Precision Automation Makes Production Smooth as Honey - TigerStop

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Precision Automation Makes Production Process Smooth as Honey

The startup of Harvest Lane Honey stemmed from a growing need. “A decade ago, I used my woodworking tools to build a beehive because our backyard garden wasn’t producing well due to bad pollination,” Jason Waite says. “My mother-in-law (and co-owner) and I researched remedies and found that beehives made great pollinators, which are much needed for great gardens.”

Having worked in the architectural woodworking industry for 15 years before building his first beehive, Waite says, “I have always believed customized woodworking offers a way to make things better.”

That belief was put to the test when he decided to improve on the traditional Langstroth hive with his own beehive design after being unsatisfied with the ones he found. His backyard garden blossomed, attracting his neighbors’ attention, and Waite began getting requests to build beehives for others.

A Hive of ActivityHarvest Lane Honey wooden beehive design

The business no longer operates out of Waite’s garage. With 50-plus employees, Harvest Lane Honey operates from a shop in Tooele, Utah. Along with Waite and his wife, Mindy, her parents, Mike and Rhonda Wells, co-own the company.

Products are sold domestically and internationally at and retail stores. The all-in-one backyard beekeeping kit, which includes the outer and inner cover, deep hive body, and bottom board, is offered in a variety of styles and sizes.

Production of the hives originally was a labor-intensive process. But since adding new technology to the shop, including an Ironwood upcut saw with a TigerStop automated material pusher and stop system, the company has eliminated a significant bottleneck.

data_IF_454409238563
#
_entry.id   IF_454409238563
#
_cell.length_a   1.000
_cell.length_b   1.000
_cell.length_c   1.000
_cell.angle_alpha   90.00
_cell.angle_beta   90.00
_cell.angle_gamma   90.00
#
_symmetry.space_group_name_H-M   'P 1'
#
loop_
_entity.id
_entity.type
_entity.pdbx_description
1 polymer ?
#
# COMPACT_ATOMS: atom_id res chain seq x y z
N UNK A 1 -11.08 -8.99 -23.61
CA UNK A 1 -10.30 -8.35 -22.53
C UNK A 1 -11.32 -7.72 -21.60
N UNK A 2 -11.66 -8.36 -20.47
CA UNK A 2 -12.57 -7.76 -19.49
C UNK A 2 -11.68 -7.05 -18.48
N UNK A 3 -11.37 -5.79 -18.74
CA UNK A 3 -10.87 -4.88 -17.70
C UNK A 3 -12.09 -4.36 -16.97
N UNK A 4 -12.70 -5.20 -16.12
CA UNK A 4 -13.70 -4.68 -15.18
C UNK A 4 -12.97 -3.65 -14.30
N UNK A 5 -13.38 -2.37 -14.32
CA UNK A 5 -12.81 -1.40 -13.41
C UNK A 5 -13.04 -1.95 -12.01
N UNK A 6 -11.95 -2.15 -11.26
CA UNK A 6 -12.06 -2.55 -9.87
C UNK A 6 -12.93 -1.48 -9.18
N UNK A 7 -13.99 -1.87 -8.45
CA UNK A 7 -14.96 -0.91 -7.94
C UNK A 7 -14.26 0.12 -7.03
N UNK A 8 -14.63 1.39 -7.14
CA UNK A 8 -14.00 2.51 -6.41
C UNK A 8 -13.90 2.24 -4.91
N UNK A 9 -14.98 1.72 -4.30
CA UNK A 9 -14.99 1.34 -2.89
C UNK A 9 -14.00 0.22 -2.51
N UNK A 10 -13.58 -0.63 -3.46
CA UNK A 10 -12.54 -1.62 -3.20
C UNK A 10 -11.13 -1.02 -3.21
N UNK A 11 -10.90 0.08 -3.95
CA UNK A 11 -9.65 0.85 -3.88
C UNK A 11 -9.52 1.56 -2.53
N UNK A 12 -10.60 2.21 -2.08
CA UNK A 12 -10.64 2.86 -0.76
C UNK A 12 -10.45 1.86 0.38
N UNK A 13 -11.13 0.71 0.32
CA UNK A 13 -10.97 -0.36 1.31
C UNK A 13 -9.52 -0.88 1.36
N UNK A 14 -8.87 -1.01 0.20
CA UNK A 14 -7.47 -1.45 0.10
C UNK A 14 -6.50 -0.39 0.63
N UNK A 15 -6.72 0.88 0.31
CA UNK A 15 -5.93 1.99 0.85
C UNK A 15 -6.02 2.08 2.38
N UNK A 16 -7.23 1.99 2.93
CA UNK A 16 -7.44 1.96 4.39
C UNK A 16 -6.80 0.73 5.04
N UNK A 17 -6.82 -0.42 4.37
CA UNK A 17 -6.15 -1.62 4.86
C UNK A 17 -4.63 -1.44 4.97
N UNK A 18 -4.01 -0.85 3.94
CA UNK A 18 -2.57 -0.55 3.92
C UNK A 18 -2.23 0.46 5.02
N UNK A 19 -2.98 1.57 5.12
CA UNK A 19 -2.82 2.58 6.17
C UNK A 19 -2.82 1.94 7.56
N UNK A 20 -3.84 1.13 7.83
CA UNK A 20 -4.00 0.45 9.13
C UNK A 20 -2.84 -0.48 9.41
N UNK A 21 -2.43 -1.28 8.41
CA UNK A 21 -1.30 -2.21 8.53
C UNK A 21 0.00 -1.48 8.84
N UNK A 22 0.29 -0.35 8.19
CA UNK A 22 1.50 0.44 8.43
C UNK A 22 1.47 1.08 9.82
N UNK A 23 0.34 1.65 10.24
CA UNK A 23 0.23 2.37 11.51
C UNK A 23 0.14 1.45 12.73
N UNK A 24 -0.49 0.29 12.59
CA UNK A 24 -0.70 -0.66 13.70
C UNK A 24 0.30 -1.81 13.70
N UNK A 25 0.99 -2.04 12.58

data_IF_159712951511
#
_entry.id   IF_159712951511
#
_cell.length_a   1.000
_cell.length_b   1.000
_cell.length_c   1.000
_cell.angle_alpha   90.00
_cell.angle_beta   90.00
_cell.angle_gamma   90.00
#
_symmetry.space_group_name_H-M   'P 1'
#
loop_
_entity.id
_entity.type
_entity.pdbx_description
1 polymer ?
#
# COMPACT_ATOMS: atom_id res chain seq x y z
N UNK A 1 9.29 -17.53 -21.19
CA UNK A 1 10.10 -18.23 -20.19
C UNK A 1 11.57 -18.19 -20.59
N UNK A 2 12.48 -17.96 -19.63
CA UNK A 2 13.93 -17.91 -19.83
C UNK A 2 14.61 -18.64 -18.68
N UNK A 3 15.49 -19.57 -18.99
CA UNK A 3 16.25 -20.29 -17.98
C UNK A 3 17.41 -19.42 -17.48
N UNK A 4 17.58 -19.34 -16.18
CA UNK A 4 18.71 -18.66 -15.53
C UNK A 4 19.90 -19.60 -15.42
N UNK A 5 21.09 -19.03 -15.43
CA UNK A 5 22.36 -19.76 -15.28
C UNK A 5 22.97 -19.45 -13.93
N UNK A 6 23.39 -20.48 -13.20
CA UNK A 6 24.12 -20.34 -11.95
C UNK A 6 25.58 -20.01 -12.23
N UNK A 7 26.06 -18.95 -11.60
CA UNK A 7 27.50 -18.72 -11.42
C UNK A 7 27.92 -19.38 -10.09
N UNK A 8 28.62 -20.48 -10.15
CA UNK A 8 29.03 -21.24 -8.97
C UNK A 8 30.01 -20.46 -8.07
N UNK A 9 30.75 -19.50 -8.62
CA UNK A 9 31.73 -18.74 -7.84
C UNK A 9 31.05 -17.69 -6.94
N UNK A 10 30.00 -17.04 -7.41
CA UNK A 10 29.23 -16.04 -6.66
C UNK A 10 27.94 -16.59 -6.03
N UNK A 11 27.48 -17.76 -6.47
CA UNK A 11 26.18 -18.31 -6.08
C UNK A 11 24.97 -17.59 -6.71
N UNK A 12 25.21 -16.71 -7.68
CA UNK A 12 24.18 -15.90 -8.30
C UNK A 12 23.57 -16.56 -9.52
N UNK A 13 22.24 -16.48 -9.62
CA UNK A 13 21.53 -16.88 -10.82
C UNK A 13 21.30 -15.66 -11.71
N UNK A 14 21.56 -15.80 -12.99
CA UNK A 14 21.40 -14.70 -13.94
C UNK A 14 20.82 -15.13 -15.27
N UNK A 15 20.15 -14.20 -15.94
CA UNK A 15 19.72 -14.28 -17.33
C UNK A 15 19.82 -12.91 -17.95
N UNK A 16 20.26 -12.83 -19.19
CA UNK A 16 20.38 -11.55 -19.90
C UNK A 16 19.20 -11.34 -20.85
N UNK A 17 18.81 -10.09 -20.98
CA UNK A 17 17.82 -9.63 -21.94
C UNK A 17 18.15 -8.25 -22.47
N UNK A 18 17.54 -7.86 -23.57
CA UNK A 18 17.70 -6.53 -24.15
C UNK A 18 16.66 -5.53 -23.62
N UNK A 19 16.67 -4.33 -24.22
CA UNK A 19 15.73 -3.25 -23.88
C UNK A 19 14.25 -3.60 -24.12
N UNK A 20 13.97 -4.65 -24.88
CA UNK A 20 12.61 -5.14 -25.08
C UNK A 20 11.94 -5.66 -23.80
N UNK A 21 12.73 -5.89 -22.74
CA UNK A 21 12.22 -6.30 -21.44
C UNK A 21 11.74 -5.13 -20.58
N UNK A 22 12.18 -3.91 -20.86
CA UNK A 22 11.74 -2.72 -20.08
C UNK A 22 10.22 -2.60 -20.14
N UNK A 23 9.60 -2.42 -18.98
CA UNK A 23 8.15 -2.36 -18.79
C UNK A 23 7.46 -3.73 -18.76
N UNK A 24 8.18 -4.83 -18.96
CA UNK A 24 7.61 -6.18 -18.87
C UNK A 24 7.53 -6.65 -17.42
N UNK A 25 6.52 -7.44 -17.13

“The TigerStop precision automation equipment completely changed the production timeline. With it, you type in the coordinates for the needed cuts. It completely takes out the possibility of human error and provides precise production quality cuts, repeating the pattern over and over,” says Waite.

The difference in producing parts using the Ironwood with the TigerStop automatic stop system versus the old way is night and day, he adds. “Before, we ripped using an old shop saw. We would stop and cut, stop and cut. It was so tedious doing it over and over.”

Abuzz with Productivity

The precision automation of the TigerStop system used with the Ironwood upcut saw has increased productivity and efficiency exponentially, Waite says. “TigerStop creates a smart machine and it is a good company to work with. We have had the TigerStop equipment for 1-1/2 years and it runs perfectly. It is the kind of equipment you can routinely run night and day. I appreciate that it helps us increase productivity and reduce the man-hours and downtime associated with the more labor-intensive method we had with the old chop saw.”

Waite says the TigerStop and Ironwood combination runs six to seven hours a day, non-stop. “It gives the same cuts over and over. You put your program in and it cuts the part perfectly every time.” Also used in the production are rips saws, table saws, and shapers. “Having increased flexibility with our production area allows us to offer a variety of different hive designs,” he says.

The hive boxes and frames are constructed from premium 3/4-inch wood frames and protected with two coats of exterior paint. The company uses primarily Douglas fir and ponderosa pine in the manufacturing process. Metal and plastic parts also are used in the construction of the hive.

Saving the Honeybees One Hive at a Time

Father showing Honeybees hive to child

“We also keep 150 hives and sell bees and other products. Selling the bees is more of a service to our customers,” says Waite. That service, along with trade shows and social media promotions, has led to increased sales, and the company was recently profiled in Forbes for its success.

“Most people know that the honeybee population has been declining for years. We think that home hives may be one factor in helping to increase the population. Beyond that it’s a great, ecologically safe way to create a garden. With the proper training and equipment, it is safe.”

Waite says the success is like a dream. “We had no idea when we started that the company would grow this big.” Having a location in Utah, also known as the Beehive State, merely adds to the buzz.

By: Woodworking Network

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